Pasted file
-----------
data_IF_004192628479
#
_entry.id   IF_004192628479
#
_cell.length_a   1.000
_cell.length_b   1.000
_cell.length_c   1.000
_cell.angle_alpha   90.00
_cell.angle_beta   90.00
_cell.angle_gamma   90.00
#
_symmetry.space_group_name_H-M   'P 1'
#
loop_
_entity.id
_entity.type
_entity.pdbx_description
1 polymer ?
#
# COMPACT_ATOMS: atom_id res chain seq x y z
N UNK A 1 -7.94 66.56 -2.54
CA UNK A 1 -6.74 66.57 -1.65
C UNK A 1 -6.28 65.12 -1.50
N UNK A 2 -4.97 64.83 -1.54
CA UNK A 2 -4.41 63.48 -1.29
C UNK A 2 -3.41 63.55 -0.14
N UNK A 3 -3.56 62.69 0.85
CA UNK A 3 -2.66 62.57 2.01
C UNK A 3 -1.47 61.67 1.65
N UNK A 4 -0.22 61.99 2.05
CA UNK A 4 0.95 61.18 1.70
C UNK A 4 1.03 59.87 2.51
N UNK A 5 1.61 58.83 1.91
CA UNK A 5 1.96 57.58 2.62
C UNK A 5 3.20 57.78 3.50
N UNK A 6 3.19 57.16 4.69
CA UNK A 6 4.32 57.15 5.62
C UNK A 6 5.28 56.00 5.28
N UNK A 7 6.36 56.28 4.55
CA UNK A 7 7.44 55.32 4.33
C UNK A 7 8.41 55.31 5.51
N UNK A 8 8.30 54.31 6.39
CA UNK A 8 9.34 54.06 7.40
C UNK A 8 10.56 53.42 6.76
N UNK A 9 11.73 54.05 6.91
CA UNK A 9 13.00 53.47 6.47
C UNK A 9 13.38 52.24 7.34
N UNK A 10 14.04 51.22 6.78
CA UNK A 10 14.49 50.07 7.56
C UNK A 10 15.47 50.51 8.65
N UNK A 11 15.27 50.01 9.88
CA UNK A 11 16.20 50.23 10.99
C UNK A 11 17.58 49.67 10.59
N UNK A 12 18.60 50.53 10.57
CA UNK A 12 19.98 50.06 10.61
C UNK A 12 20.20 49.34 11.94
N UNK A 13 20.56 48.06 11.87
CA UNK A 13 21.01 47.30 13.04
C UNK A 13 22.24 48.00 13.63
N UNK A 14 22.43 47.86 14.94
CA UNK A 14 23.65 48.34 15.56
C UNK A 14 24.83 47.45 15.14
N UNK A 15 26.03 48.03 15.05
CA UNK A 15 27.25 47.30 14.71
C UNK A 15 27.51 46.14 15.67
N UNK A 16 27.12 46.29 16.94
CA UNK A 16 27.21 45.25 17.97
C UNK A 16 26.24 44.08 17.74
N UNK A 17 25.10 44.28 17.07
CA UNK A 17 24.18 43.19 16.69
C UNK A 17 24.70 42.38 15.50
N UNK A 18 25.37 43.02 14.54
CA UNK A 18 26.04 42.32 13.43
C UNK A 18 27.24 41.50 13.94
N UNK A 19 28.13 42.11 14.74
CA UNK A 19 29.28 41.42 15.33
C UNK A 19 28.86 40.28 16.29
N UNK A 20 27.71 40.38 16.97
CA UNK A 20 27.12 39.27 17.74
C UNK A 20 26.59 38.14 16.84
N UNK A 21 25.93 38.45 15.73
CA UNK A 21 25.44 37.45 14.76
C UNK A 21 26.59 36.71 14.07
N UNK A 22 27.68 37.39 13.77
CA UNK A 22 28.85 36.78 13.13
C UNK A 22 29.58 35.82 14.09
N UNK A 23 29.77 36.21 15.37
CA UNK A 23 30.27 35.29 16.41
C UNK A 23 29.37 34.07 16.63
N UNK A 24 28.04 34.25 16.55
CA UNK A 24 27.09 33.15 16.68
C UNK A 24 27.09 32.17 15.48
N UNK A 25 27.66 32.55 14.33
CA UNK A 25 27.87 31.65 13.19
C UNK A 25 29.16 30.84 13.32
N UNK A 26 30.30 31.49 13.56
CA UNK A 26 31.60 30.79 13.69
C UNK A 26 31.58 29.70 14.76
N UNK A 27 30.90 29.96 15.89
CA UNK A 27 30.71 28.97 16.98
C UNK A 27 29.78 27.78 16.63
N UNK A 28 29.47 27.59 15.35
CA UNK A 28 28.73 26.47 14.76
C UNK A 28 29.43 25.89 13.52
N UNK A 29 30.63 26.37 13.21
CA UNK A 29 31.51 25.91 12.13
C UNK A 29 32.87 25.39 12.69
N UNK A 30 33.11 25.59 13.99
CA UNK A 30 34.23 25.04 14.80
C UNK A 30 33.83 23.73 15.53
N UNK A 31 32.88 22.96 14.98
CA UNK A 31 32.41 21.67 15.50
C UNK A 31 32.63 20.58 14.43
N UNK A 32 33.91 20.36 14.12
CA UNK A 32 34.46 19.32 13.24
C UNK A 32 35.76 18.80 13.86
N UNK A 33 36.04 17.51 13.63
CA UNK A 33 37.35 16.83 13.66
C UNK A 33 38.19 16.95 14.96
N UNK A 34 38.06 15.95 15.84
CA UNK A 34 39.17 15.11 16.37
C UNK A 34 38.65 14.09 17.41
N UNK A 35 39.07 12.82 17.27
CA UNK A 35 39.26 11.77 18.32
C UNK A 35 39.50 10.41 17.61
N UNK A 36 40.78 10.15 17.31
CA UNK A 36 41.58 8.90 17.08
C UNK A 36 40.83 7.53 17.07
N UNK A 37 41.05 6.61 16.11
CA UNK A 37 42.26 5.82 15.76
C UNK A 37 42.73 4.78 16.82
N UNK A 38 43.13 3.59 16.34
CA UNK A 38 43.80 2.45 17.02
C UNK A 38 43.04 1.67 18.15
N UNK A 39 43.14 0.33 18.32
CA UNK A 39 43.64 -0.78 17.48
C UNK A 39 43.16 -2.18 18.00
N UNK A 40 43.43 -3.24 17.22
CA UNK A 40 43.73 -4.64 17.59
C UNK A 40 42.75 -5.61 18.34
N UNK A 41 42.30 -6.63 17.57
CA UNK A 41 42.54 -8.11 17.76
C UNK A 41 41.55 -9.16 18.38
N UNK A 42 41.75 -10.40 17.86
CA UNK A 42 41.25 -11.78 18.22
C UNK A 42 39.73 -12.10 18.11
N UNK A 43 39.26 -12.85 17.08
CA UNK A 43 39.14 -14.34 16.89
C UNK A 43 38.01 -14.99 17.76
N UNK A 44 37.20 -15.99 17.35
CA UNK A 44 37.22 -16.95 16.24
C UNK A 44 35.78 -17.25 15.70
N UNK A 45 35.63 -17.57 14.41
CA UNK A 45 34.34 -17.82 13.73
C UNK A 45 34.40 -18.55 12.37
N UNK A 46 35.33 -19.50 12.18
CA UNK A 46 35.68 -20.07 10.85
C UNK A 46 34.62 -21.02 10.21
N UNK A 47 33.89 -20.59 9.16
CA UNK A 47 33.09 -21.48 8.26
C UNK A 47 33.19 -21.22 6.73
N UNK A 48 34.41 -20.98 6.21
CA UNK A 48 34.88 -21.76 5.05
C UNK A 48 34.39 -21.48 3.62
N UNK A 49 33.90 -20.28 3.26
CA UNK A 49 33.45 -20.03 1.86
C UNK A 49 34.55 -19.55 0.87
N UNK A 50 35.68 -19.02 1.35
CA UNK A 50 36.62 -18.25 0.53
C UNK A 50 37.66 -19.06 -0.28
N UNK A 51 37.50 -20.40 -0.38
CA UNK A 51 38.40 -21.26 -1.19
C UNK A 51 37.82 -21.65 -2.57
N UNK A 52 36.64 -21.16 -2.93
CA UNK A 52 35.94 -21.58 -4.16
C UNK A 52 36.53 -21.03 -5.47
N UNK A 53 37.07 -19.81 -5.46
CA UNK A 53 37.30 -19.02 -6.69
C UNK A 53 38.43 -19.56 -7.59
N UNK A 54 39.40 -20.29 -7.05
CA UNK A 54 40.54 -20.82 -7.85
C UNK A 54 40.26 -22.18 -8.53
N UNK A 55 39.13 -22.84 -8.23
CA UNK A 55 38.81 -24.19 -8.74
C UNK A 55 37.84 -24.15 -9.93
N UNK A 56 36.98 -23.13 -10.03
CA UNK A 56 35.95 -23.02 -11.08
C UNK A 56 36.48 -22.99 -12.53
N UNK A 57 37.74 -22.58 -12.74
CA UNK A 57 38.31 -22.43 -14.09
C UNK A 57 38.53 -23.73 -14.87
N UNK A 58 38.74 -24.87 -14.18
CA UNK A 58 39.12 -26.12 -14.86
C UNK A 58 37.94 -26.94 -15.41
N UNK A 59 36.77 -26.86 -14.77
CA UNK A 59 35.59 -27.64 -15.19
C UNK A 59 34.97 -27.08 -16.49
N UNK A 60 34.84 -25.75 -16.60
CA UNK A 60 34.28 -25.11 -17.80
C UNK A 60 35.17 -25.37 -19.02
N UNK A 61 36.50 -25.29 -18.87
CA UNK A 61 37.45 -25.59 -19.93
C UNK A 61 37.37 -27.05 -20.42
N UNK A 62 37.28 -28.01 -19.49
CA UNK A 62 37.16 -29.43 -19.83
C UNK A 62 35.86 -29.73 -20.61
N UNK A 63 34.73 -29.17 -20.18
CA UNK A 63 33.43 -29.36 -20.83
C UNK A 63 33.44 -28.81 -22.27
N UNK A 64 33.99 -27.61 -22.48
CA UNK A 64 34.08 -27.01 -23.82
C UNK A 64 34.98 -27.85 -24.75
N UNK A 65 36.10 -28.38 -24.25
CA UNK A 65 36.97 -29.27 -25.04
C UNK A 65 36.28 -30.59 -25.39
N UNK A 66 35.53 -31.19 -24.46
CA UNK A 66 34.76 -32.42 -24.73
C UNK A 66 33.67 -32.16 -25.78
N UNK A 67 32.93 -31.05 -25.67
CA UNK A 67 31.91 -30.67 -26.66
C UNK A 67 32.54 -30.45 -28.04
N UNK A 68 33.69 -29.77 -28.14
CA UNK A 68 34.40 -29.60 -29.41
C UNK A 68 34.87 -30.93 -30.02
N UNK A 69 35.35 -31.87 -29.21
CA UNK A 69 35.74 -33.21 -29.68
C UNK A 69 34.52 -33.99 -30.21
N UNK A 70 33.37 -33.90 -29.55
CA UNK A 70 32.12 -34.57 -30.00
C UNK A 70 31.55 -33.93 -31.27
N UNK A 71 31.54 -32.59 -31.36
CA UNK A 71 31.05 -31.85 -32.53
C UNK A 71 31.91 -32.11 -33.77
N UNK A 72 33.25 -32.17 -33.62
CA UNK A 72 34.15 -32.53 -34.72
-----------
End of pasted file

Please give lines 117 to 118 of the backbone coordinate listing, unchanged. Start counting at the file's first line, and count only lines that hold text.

N UNK A 33 36.04 17.51 13.63
CA UNK A 33 37.35 16.83 13.66